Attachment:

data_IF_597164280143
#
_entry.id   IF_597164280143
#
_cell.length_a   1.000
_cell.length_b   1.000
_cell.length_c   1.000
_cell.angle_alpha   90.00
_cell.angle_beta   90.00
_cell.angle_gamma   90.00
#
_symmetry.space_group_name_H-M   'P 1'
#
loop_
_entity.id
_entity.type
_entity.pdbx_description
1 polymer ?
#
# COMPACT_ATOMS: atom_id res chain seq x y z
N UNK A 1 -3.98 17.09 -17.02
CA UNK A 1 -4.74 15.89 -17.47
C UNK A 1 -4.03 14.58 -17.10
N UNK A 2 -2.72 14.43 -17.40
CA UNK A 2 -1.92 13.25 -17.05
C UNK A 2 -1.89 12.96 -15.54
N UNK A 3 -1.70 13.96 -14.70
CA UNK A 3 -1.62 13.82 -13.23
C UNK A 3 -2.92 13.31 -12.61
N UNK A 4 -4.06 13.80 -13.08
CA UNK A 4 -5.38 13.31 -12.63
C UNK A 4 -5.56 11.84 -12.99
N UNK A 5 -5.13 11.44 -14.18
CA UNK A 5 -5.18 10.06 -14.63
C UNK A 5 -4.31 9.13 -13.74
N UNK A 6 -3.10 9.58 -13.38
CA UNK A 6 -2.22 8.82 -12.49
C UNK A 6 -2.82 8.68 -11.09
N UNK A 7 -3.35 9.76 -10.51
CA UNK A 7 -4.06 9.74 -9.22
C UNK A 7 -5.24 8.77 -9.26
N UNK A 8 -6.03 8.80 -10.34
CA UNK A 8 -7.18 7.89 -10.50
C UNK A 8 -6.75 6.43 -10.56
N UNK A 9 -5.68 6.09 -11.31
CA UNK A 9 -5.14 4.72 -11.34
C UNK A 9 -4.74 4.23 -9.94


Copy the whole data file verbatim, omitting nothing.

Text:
data_IF_597164280143
#
_entry.id   IF_597164280143
#
_cell.length_a   1.000
_cell.length_b   1.000
_cell.length_c   1.000
_cell.angle_alpha   90.00
_cell.angle_beta   90.00
_cell.angle_gamma   90.00
#
_symmetry.space_group_name_H-M   'P 1'
#
loop_
_entity.id
_entity.type
_entity.pdbx_description
1 polymer ?
#
# COMPACT_ATOMS: atom_id res chain seq x y z
N UNK A 1 -3.98 17.09 -17.02
CA UNK A 1 -4.74 15.89 -17.47
C UNK A 1 -4.03 14.58 -17.10
N UNK A 2 -2.72 14.43 -17.40
CA UNK A 2 -1.92 13.25 -17.05
C UNK A 2 -1.89 12.96 -15.54
N UNK A 3 -1.70 13.96 -14.70
CA UNK A 3 -1.62 13.82 -13.23
C UNK A 3 -2.92 13.31 -12.61
N UNK A 4 -4.06 13.80 -13.08
CA UNK A 4 -5.38 13.31 -12.63
C UNK A 4 -5.56 11.84 -12.99
N UNK A 5 -5.13 11.44 -14.18
CA UNK A 5 -5.18 10.06 -14.63
C UNK A 5 -4.31 9.13 -13.74
N UNK A 6 -3.10 9.58 -13.38
CA UNK A 6 -2.22 8.82 -12.49
C UNK A 6 -2.82 8.68 -11.09
N UNK A 7 -3.35 9.76 -10.51
CA UNK A 7 -4.06 9.74 -9.22
C UNK A 7 -5.24 8.77 -9.26
N UNK A 8 -6.03 8.80 -10.34
CA UNK A 8 -7.18 7.89 -10.50
C UNK A 8 -6.75 6.43 -10.56
N UNK A 9 -5.68 6.09 -11.31
CA UNK A 9 -5.14 4.72 -11.34
C UNK A 9 -4.74 4.23 -9.94